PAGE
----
As the annihilation of Palestinians by Israel continues, I worry about how amidst and after all this, food may be used for fleeting repair in an atmosphere of rampant dehumanisation. Though conducted with a lot of goodwill, efforts at rehabilitation of Palestinians (as well as Syrian, Afghan, Iraqi and Kurdish refugees) have often involved hospitality, asking the region’s food to vouch for its people’s humanity. Meanwhile in the West, critiques of Israel’s culinary and agricultural hegemony on Palestinian land and its cultures are infrequent and inadequate. To writer and historian N.A. Mansour, these ‘food conquers all’ narratives are hollow efforts: ‘In other words, hummus will make everyone feel less angry about ethnic cleansing’, she writes in her essay, ‘The rise and folly of the refugee cookbook’. Like Mansour, I am cynical about how besieged communities are asked to earn their humanity through food again and again; how despite different communities being forced into these cycles, they continue so relentlessly. Where rude French chefs and shouting white men are celebrated to no end in food media, racialised people are only perceived positively if they constantly provide relief through generosity, often against unforgiving odds and at their own expense.
In the end, no one should have to throw a naan at a racist – hospitality, after all, is a rare joy. Just as I couldn’t stop the Kurdish baker in Molenbeek from handing out free bread, and I can’t stop my father from buying bananas that ripen at perfect speed for guests, I cannot suggest that people stop taking care of customers that visit their establishments. I also cannot stop taking care of people myself. But I yearn for a more elastic, reciprocal version of all this, one in which hospitality is circular and unconditional, a system of care not just built on the backs of those who cook and feed us, but one which requires care from those receiving the food as well. More than anything, hospitality should not have to bear the burden of ‘changing minds’, of neutralising hate and hierarchies through service with a smile. Perhaps everyone should do their own work – to change their own minds, and dismantle their own biases – before they go to these restaurants at all.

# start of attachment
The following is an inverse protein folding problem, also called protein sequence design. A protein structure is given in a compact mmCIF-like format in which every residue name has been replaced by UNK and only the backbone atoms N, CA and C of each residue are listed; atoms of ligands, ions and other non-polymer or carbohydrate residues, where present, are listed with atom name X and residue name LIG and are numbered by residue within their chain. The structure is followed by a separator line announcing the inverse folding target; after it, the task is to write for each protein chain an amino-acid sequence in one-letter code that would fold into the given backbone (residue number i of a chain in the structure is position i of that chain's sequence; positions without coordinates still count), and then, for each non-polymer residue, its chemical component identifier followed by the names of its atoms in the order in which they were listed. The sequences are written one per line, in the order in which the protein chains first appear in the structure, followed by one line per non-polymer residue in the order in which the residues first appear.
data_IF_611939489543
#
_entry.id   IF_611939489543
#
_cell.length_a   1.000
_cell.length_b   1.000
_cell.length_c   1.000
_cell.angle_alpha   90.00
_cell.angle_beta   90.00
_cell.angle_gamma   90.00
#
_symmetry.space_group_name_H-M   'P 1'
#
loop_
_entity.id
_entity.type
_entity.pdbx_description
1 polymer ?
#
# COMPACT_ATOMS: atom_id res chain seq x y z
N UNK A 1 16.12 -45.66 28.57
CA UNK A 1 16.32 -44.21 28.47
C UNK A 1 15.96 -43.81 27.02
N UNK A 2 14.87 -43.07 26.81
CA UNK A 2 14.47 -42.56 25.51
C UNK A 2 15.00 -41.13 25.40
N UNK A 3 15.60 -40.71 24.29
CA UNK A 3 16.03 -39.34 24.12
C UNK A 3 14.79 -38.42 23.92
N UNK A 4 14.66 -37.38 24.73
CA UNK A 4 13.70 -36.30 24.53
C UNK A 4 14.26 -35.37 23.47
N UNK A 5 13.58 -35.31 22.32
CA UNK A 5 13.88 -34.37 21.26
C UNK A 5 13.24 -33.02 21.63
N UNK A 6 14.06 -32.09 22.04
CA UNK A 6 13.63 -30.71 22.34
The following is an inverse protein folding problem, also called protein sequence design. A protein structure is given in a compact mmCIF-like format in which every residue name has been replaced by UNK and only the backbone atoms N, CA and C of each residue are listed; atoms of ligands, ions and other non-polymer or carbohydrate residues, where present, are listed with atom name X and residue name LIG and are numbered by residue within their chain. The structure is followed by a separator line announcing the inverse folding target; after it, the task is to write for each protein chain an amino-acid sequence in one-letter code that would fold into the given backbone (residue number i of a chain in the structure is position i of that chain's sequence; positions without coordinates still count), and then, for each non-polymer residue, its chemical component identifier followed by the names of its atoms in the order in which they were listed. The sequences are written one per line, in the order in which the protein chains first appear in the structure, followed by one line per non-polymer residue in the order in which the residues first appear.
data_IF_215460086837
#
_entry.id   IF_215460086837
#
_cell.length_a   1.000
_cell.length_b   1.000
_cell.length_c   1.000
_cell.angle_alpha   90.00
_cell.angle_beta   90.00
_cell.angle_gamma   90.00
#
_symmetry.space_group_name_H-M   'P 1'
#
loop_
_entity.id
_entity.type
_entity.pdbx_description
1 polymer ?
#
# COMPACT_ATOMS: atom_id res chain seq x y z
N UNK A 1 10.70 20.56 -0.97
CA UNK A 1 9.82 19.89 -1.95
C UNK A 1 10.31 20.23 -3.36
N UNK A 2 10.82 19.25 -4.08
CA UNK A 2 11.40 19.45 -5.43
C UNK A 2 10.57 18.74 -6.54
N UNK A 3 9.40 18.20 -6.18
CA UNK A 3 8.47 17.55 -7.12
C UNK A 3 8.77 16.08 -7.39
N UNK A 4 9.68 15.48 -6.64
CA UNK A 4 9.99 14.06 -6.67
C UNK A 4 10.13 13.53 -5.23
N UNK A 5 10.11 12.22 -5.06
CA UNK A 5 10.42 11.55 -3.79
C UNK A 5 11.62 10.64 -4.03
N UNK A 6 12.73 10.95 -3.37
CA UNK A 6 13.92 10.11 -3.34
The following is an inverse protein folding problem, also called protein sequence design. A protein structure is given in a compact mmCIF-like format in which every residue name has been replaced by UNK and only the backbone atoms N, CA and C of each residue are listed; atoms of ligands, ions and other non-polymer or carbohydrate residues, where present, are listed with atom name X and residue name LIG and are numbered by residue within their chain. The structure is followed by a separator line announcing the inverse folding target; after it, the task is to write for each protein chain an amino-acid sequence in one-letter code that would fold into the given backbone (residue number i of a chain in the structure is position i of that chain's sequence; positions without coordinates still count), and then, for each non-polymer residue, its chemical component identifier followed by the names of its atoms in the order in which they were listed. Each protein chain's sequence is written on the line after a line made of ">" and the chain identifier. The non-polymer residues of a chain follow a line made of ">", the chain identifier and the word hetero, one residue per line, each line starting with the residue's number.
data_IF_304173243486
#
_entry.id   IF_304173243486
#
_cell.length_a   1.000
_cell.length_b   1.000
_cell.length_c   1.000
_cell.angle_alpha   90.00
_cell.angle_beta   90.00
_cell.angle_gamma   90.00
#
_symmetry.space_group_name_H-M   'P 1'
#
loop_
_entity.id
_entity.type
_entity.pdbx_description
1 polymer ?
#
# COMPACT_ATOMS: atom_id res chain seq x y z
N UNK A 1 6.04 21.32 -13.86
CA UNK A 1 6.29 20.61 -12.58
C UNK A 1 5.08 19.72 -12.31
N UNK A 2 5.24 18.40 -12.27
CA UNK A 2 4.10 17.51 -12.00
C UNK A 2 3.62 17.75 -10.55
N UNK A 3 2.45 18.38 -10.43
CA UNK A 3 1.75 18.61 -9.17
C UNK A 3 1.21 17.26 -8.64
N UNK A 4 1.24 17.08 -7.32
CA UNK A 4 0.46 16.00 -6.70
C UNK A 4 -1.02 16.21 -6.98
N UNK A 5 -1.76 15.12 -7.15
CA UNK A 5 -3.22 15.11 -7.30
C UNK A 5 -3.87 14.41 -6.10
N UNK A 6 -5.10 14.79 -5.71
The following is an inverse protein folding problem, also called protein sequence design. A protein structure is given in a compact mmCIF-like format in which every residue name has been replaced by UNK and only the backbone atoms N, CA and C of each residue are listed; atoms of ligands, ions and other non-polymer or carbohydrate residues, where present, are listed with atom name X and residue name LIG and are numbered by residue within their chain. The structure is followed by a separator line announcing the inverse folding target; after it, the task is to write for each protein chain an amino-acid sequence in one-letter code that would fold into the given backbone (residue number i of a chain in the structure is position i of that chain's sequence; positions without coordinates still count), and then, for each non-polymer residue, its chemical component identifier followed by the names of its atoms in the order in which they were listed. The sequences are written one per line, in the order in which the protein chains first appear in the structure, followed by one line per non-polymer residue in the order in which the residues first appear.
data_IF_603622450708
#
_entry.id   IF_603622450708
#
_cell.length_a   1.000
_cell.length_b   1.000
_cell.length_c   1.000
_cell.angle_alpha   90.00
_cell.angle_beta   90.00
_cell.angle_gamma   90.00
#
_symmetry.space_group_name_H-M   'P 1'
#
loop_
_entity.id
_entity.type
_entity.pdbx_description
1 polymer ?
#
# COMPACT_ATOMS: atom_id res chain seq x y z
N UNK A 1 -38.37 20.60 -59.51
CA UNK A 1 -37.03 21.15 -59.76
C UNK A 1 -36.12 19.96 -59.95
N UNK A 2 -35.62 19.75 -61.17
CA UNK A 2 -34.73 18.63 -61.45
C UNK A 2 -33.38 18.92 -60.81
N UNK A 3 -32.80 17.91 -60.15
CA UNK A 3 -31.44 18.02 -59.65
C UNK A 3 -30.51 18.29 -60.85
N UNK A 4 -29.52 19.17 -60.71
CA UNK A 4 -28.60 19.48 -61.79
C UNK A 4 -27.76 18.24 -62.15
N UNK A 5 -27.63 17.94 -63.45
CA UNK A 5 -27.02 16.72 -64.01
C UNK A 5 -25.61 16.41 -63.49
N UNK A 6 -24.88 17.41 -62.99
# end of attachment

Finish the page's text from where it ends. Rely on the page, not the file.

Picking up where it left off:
Today’s newsletter was the last edition of The Hater. To read all the past columns, please see below:
The TV Food Man, by Ruby Tandoh
Everybody Hates Norman’s, by Tom Usher
Rich People Peasantcore, by Sheena Patel
Gatekeeping Pubs, by Jimmy McIntosh
The Gallery Dinner, by Phoebe Cripps
STREETFOODZ and other atrocities, by Katie Mulkowski
Why I hate Americans talking about tacos in London, by Chloe-Rose Crabtree
Against Curation, by Jonathan Nunn
What is the point of the recipe box?, by Thea Everett
Against Culinary Cuckooism, by Luke Dunne
McLondon, by Robbie Armstrong
The biweekly British vs American food debate, by Niloufar Haidari
What is wrong with the London restaurant scene
Gut Feelings, by James Greig
Ultra Processed Foods, by Laura Thomas
The SEO-ification of food, by Mina Miller
We have also finished our column Cooking from Life.
Urgent Tender Care, by Anuradha Roy
A prodigious attitude to cream, by Rosanna Mclaughlin
Why is the thought of cooking so dreadful?, by Shon Faye
Finding my way to bannan fri, by Edna Bonhomme
Maintaining a private cult, by Sam Dolbear
A preservation of summer pulled into winter, by Séan Hewitt
A map of her mouth: offerings to my daughter, by Jessica J. Lee
The glamour of having crepes on hand, by Marlowe Granados
How to eat an orange, by Vijeta Kumar
Soaking up the juicy morsels of our lives, by Claire-Louise Bennett
People of the Salt, by Gabrielle de la Puente
Salad, Schnitzel and Fake Meat, by Molly Pepper Steemson
Cooking against the theft of time, by Uzma Falak
Sex, HRT and lots of meat, by Sam Dolbear
Empanada Mutiny, by Kevin Vaughn
Cooking in Crip Time, by Hannah Turner
Vulnerability, Death and Dinner, by Nyla Ahmad
Eat, Play, Protest: A life with prawns, by Rajkamal M
Three Generations of French Home Cooking, by Orphée You
We will take a short break and return later this month with Season 7, a new publishing schedule, and an exciting announcement!
Vittles is edited by Rebecca May Johnson, Sharanya Deepak and Jonathan Nunn, and proofed and subedited by Sophie Whitehead.